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September 9, 2014

Nine Tips for Delivering Together PD Sessions

This summer, I delivered a Together Teacher workshop in Houston for a group of almost 200 teachers. That’s a big room to manage!

Right after, someone asked me about strategies I use to stay Together when working with large groups of adults. I imagine what I do is no different than what any teacher would do, but just in case, I’ve outlined a few of my practices below.

PS: I’m sure I’ve acquired all these tips from watching other wonderful facilitators over the course of my career. Here goes!

  • Set Up (Obsessively) Your Room in Advance. I have a lot of specifications about room setup, and am unabashedly high-maintenance about it all. It pays off! I like to have a room ready to go the night before whenever possible. If I’m flying in, I ask the host site to send me pictures in advance of a completed setup. The morning of the workshop, I test videos, animation, and other tech repeatedly to make sure everything works. No extra surprises needed! Even still, with this most recent group of 200, there was actually a power failure (long story). But because everything else was set up, I didn’t miss a beat!
  • Number Your Table Signs and Nametags. No matter the size of a group, I insist on visible, numbered table tents and nametags for all participants. I also always have the nametags at each table assigned letters A, B, C, D and so on, so I can easily call on people and regroup to mix things up for participants. For example, I might say, “Odd Tables, Person B, please stand and share your group’s answers!”

Nametags & Table Tents

  • Color-code Your Handouts. This can get expensive, but it’s worth it to me to have the most-used handout on a particular color. In materials-dense sessions like mine, this helps keep everyone on the same page—literally! The PowerPoint deck also has accompanying page number alignment that’s color-coded like the handout.

Sample color coding slide

  • Wear Your Fanny Pack. Yup, I said it. Go there. I simply cannot teach without a fanny pack, apron, or some sort of wearable pocket to access my supplies. Inside my facilitation fanny pack, you will find my clicker, Chapstick, cough drops, Band-Aids, door prize cards (more on this below), and markers. This way I don’t set my things down somewhere in the workshop room, only to never find them again! Here is my current fanny pack of choice, but I’m hoping someone will buy me this one for Christmas!
  • Use Your Pacing Guide. I deliver the same basic 6 sessions on a repeated basis, but sometimes I have 4 hours, sometimes 4.5 hours. On the left hand side of my Facilitation Guide is my Pacing Guide. Sometimes I add certain content for certain groups or remove things for others. On the right hand side are spots for my “In the Moment Thoughts” I want to raise when I bring the group back together. Then I have a section for “Adjustments to Slides / Handouts.” Lastly, there is a section for “Follow-Up,” if I see people whom I may want to ask questions for the blog. Just for fun, the template I created for myself is below. Click on the photo to enlarge.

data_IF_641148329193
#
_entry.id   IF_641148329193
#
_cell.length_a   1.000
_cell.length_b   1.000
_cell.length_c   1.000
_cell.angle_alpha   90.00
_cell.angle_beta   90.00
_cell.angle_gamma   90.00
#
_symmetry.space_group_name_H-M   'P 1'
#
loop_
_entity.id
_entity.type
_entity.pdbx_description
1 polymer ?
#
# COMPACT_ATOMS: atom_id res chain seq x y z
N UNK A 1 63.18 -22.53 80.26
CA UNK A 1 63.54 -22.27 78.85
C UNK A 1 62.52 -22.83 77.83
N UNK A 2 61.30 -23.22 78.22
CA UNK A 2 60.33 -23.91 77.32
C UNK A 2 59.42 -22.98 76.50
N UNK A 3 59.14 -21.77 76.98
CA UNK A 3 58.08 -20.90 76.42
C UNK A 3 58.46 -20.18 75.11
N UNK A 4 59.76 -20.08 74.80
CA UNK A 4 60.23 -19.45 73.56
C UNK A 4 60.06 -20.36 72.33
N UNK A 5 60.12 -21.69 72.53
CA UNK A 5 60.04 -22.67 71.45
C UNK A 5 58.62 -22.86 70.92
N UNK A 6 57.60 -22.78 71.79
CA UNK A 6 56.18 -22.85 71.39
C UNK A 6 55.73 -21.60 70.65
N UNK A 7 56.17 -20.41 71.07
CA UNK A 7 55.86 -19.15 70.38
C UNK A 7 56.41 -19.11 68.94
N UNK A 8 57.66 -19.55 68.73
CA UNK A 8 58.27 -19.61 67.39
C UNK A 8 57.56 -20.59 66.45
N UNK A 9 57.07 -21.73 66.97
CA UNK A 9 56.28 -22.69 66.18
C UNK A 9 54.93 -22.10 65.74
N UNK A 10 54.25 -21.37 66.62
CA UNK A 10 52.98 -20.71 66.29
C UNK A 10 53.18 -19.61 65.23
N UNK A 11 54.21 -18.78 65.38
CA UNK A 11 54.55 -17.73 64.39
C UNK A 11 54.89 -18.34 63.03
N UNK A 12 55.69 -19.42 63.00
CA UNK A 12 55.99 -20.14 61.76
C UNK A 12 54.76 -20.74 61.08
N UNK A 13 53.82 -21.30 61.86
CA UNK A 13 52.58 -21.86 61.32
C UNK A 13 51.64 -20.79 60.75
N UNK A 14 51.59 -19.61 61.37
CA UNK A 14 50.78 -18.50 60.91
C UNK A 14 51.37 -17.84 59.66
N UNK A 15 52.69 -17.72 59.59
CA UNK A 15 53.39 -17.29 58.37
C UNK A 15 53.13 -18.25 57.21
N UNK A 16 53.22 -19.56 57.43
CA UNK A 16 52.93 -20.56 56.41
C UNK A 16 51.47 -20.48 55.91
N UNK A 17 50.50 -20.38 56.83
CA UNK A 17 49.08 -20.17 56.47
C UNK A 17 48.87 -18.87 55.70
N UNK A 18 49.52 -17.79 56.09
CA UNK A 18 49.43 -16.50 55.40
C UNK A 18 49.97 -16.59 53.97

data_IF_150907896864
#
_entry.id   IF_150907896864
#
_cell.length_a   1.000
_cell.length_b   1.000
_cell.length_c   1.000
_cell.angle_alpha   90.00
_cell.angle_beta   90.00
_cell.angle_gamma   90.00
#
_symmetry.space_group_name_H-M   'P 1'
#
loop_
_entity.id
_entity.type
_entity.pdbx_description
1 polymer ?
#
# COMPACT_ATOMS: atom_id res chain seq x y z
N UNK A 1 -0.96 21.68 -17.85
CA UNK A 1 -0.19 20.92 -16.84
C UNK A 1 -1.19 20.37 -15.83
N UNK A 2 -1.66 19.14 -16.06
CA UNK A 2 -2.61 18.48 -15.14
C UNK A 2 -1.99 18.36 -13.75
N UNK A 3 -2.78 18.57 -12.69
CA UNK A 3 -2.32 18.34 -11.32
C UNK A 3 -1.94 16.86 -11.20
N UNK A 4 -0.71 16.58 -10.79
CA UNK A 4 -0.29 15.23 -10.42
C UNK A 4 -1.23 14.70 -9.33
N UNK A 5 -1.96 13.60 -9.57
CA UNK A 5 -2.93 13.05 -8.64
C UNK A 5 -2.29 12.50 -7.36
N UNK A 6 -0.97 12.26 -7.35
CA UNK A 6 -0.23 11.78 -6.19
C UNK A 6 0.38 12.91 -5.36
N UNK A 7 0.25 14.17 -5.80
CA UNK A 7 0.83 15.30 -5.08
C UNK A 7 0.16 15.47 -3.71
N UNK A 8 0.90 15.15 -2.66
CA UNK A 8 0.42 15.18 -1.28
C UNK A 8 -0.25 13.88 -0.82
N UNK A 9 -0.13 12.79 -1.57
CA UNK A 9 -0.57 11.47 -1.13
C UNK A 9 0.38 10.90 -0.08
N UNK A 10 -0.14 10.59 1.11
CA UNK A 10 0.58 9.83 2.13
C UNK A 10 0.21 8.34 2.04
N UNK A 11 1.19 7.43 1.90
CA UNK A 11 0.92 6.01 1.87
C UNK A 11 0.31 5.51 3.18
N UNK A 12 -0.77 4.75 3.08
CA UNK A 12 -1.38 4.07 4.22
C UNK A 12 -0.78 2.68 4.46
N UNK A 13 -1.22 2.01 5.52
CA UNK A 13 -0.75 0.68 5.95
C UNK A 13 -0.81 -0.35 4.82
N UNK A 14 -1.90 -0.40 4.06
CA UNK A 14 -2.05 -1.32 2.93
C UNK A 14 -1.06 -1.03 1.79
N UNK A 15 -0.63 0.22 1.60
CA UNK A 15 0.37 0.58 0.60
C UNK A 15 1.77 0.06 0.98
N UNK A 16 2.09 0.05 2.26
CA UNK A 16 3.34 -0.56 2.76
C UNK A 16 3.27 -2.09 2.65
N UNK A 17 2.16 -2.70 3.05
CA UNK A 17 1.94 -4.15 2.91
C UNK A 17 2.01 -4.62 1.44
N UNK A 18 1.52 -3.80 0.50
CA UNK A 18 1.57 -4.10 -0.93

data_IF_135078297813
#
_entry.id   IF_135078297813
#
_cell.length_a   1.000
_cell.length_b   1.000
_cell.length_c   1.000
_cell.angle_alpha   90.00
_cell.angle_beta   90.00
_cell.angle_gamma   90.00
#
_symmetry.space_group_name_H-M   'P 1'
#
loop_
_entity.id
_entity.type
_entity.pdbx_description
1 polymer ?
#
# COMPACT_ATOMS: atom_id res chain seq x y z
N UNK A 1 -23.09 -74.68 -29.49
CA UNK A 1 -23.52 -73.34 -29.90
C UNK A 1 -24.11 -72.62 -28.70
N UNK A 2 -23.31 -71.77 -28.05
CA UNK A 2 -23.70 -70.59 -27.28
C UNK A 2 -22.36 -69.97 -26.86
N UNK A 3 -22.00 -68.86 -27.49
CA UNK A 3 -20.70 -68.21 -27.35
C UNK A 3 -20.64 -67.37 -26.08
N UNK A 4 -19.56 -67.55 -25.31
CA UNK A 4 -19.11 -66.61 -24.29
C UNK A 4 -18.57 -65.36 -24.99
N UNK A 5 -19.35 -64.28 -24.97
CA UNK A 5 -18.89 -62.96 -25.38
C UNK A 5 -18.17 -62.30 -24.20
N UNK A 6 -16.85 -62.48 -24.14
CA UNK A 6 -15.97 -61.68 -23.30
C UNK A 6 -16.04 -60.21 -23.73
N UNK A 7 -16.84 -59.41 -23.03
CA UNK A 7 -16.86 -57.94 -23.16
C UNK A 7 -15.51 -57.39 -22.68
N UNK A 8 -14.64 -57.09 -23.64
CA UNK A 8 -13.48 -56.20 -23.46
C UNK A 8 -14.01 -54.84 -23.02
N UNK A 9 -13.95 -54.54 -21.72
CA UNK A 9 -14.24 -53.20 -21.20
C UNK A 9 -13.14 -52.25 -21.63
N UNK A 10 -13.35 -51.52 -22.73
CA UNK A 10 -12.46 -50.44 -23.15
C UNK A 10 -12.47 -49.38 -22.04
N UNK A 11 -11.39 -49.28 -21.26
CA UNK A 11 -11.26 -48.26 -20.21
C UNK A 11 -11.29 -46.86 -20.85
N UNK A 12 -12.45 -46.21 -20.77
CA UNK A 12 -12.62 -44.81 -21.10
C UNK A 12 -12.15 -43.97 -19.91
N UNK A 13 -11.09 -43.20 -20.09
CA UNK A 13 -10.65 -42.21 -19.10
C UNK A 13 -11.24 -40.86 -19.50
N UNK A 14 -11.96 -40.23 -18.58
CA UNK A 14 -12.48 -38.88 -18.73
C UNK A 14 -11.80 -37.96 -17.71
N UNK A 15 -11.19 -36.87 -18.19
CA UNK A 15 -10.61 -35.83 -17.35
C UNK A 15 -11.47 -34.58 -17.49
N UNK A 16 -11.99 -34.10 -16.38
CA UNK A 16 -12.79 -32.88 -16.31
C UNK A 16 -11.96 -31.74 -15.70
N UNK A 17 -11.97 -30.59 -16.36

Sample pacing guide--screen shot needed

  • Set Up Your Facilitator Table. I learned this from my friend Emily at KIPP Austin. I set up a table at the front of the room that includes one set of sample materials, a back-up clicker, water, more cough drops (I’m prone to voice loss), a pack of nuts or another snack, and my door prize station. Oh, yeah, and usually a cup of coffee.

facilitator table

  • Door Prizes, Door Prizes! Everyone loves treats! When I circulate during small group discussions or pair-shares, I give orange index cards to people sharing great answers. There are 20 orange index cards labeled 1 – 20 (stored in my fanny pack, of course) and I have another set of matching numbered index cards on a ring at the front of the room. When all my cards are handed out, it’s time for a door prize: usually a Starbucks gift card, Sharpie markers or other cool supplies.
  • Use Your Clocks. In addition to wearing my own wristwatch, I use an online timer to display a huge digital running watch (if it’s not too stressful for participants), and also set everyone to the same time at the beginning of the workshop. That way, when we take breaks, I can announce, “Please return at X time, which means I want you back 30 seconds before that.”
  • Hold Your Late Arrivals. I catch flak for this sometimes, but I really find people filtering in late very distracting to me and often disruptive to other participants. So, I have late arrivals wait in one location and then usher them in during a work period (if they can do it on Broadway, so can I!) to a clearly marked table. This helps avoid people randomly wandering about looking for an empty seat or a set of materials.

Reserved for Late Arrivals

Phew! That’s it!

How about you? What tricks do you use to stay Together when you’re training others?

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